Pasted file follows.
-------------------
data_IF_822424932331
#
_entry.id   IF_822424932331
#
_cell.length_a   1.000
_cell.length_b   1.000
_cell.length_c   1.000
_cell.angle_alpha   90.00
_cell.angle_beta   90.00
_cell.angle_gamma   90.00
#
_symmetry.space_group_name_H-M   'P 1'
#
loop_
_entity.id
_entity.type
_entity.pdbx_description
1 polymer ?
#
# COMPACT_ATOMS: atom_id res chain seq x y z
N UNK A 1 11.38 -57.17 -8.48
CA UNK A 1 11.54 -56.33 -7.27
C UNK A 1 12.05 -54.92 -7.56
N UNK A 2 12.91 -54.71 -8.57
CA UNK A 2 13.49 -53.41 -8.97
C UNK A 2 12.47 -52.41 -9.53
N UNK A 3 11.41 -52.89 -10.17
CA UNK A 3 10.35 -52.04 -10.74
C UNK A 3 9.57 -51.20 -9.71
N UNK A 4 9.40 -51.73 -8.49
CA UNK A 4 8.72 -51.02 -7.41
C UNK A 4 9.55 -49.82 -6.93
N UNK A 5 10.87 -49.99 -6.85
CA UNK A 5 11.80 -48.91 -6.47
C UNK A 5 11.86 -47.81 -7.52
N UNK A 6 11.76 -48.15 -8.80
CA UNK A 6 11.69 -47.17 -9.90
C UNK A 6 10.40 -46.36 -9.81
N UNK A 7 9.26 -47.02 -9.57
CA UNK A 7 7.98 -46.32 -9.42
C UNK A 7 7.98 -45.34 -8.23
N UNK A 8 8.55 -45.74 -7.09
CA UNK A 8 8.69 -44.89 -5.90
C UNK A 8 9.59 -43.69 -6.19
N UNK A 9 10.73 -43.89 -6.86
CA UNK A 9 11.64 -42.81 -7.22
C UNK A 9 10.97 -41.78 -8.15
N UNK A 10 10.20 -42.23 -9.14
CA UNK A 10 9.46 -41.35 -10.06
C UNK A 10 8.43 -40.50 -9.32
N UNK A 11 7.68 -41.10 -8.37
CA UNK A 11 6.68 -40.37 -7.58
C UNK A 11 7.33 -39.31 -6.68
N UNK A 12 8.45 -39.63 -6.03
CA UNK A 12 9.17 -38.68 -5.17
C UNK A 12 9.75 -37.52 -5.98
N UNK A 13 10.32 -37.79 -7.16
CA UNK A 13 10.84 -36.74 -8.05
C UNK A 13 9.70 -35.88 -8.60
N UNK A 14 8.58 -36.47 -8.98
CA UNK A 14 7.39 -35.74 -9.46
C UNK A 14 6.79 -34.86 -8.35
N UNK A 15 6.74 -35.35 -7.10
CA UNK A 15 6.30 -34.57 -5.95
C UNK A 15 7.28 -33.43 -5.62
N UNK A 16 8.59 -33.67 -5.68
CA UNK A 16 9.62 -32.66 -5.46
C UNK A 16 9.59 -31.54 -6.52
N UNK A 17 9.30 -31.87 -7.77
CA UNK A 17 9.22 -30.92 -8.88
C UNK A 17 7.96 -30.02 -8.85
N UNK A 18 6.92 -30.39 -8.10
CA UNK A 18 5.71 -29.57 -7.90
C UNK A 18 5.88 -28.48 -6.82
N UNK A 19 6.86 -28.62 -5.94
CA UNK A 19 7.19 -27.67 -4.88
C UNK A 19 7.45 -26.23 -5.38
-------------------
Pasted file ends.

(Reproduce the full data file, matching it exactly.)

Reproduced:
data_IF_822424932331
#
_entry.id   IF_822424932331
#
_cell.length_a   1.000
_cell.length_b   1.000
_cell.length_c   1.000
_cell.angle_alpha   90.00
_cell.angle_beta   90.00
_cell.angle_gamma   90.00
#
_symmetry.space_group_name_H-M   'P 1'
#
loop_
_entity.id
_entity.type
_entity.pdbx_description
1 polymer ?
#
# COMPACT_ATOMS: atom_id res chain seq x y z
N UNK A 1 11.38 -57.17 -8.48
CA UNK A 1 11.54 -56.33 -7.27
C UNK A 1 12.05 -54.92 -7.56
N UNK A 2 12.91 -54.71 -8.57
CA UNK A 2 13.49 -53.41 -8.97
C UNK A 2 12.47 -52.41 -9.53
N UNK A 3 11.41 -52.89 -10.17
CA UNK A 3 10.35 -52.04 -10.74
C UNK A 3 9.57 -51.20 -9.71
N UNK A 4 9.40 -51.73 -8.49
CA UNK A 4 8.72 -51.02 -7.41
C UNK A 4 9.55 -49.82 -6.93
N UNK A 5 10.87 -49.99 -6.85
CA UNK A 5 11.80 -48.91 -6.47
C UNK A 5 11.86 -47.81 -7.52
N UNK A 6 11.76 -48.15 -8.80
CA UNK A 6 11.69 -47.17 -9.90
C UNK A 6 10.40 -46.36 -9.81
N UNK A 7 9.26 -47.02 -9.57
CA UNK A 7 7.98 -46.32 -9.42
C UNK A 7 7.98 -45.34 -8.23
N UNK A 8 8.55 -45.74 -7.09
CA UNK A 8 8.69 -44.89 -5.90
C UNK A 8 9.59 -43.69 -6.19
N UNK A 9 10.73 -43.89 -6.86
CA UNK A 9 11.64 -42.81 -7.22
C UNK A 9 10.97 -41.78 -8.15
N UNK A 10 10.20 -42.23 -9.14
CA UNK A 10 9.46 -41.35 -10.06
C UNK A 10 8.43 -40.50 -9.32
N UNK A 11 7.68 -41.10 -8.37
CA UNK A 11 6.68 -40.37 -7.58
C UNK A 11 7.33 -39.31 -6.68
N UNK A 12 8.45 -39.63 -6.03
CA UNK A 12 9.17 -38.68 -5.17
C UNK A 12 9.75 -37.52 -5.98
N UNK A 13 10.32 -37.79 -7.16
CA UNK A 13 10.84 -36.74 -8.05
C UNK A 13 9.70 -35.88 -8.60
N UNK A 14 8.58 -36.47 -8.98
CA UNK A 14 7.39 -35.74 -9.46
C UNK A 14 6.79 -34.86 -8.35
N UNK A 15 6.74 -35.35 -7.10
CA UNK A 15 6.30 -34.57 -5.95
C UNK A 15 7.28 -33.43 -5.62
N UNK A 16 8.59 -33.67 -5.68
CA UNK A 16 9.62 -32.66 -5.46
C UNK A 16 9.59 -31.54 -6.52
N UNK A 17 9.30 -31.87 -7.77
CA UNK A 17 9.22 -30.92 -8.88
C UNK A 17 7.96 -30.02 -8.85
N UNK A 18 6.92 -30.39 -8.10
CA UNK A 18 5.71 -29.57 -7.90
C UNK A 18 5.88 -28.48 -6.82
N UNK A 19 6.86 -28.62 -5.94
CA UNK A 19 7.19 -27.67 -4.88
C UNK A 19 7.45 -26.23 -5.38